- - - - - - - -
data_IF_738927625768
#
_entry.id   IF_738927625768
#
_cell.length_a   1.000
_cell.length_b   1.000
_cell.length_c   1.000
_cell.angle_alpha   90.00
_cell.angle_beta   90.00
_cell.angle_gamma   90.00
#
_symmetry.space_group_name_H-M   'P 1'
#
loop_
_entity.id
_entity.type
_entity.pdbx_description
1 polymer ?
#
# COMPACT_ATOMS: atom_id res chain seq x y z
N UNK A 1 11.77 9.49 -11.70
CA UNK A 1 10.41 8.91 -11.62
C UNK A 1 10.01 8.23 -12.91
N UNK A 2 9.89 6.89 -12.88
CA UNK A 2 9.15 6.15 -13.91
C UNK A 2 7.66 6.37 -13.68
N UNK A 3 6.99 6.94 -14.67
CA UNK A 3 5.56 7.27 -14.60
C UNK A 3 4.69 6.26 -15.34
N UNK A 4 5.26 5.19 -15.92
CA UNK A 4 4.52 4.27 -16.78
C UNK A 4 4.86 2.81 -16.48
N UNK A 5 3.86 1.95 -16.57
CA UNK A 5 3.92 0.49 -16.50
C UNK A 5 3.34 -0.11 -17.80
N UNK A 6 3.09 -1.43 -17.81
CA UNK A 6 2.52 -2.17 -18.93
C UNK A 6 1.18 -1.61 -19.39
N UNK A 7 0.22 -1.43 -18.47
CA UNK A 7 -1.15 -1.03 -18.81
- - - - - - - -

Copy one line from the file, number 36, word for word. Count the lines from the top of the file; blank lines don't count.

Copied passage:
N UNK A 6 3.09 -1.43 -17.81